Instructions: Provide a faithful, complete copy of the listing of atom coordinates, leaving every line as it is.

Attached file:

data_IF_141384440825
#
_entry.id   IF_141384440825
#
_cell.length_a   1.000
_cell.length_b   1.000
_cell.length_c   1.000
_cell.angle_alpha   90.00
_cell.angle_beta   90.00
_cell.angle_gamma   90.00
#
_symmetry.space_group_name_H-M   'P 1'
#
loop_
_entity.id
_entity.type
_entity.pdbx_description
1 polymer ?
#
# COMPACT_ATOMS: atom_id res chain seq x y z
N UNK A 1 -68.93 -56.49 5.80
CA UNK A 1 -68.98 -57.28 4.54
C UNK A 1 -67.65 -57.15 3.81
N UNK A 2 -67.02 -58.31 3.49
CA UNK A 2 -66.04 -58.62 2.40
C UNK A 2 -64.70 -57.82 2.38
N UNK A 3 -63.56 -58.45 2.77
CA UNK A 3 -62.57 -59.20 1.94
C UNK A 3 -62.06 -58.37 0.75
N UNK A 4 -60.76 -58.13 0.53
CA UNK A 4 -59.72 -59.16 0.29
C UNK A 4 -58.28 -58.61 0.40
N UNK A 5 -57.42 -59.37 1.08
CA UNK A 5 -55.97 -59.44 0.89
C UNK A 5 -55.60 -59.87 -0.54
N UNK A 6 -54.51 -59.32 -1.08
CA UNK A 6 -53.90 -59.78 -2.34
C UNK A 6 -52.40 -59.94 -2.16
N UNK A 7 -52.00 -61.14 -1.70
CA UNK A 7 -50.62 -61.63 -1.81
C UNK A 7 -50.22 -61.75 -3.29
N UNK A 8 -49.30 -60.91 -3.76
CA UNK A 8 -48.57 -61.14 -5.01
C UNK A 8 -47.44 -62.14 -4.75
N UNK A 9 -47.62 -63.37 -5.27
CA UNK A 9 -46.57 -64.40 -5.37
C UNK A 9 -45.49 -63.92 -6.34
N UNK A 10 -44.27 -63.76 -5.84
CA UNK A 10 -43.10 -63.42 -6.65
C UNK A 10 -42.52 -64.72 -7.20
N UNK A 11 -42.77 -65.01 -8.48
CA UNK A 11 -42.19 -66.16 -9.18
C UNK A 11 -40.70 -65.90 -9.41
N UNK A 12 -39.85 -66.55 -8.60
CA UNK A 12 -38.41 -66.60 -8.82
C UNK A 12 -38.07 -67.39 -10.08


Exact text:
data_IF_141384440825
#
_entry.id   IF_141384440825
#
_cell.length_a   1.000
_cell.length_b   1.000
_cell.length_c   1.000
_cell.angle_alpha   90.00
_cell.angle_beta   90.00
_cell.angle_gamma   90.00
#
_symmetry.space_group_name_H-M   'P 1'
#
loop_
_entity.id
_entity.type
_entity.pdbx_description
1 polymer ?
#
# COMPACT_ATOMS: atom_id res chain seq x y z
N UNK A 1 -68.93 -56.49 5.80
CA UNK A 1 -68.98 -57.28 4.54
C UNK A 1 -67.65 -57.15 3.81
N UNK A 2 -67.02 -58.31 3.49
CA UNK A 2 -66.04 -58.62 2.40
C UNK A 2 -64.70 -57.82 2.38
N UNK A 3 -63.56 -58.45 2.77
CA UNK A 3 -62.57 -59.20 1.94
C UNK A 3 -62.06 -58.37 0.75
N UNK A 4 -60.76 -58.13 0.53
CA UNK A 4 -59.72 -59.16 0.29
C UNK A 4 -58.28 -58.61 0.40
N UNK A 5 -57.42 -59.37 1.08
CA UNK A 5 -55.97 -59.44 0.89
C UNK A 5 -55.60 -59.87 -0.54
N UNK A 6 -54.51 -59.32 -1.08
CA UNK A 6 -53.90 -59.78 -2.34
C UNK A 6 -52.40 -59.94 -2.16
N UNK A 7 -52.00 -61.14 -1.70
CA UNK A 7 -50.62 -61.63 -1.81
C UNK A 7 -50.22 -61.75 -3.29
N UNK A 8 -49.30 -60.91 -3.76
CA UNK A 8 -48.57 -61.14 -5.01
C UNK A 8 -47.44 -62.14 -4.75
N UNK A 9 -47.62 -63.37 -5.27
CA UNK A 9 -46.57 -64.40 -5.37
C UNK A 9 -45.49 -63.92 -6.34
N UNK A 10 -44.27 -63.76 -5.84
CA UNK A 10 -43.10 -63.42 -6.65
C UNK A 10 -42.52 -64.72 -7.20
N UNK A 11 -42.77 -65.01 -8.48
CA UNK A 11 -42.19 -66.16 -9.18
C UNK A 11 -40.70 -65.90 -9.41
N UNK A 12 -39.85 -66.55 -8.60
CA UNK A 12 -38.41 -66.60 -8.82
C UNK A 12 -38.07 -67.39 -10.08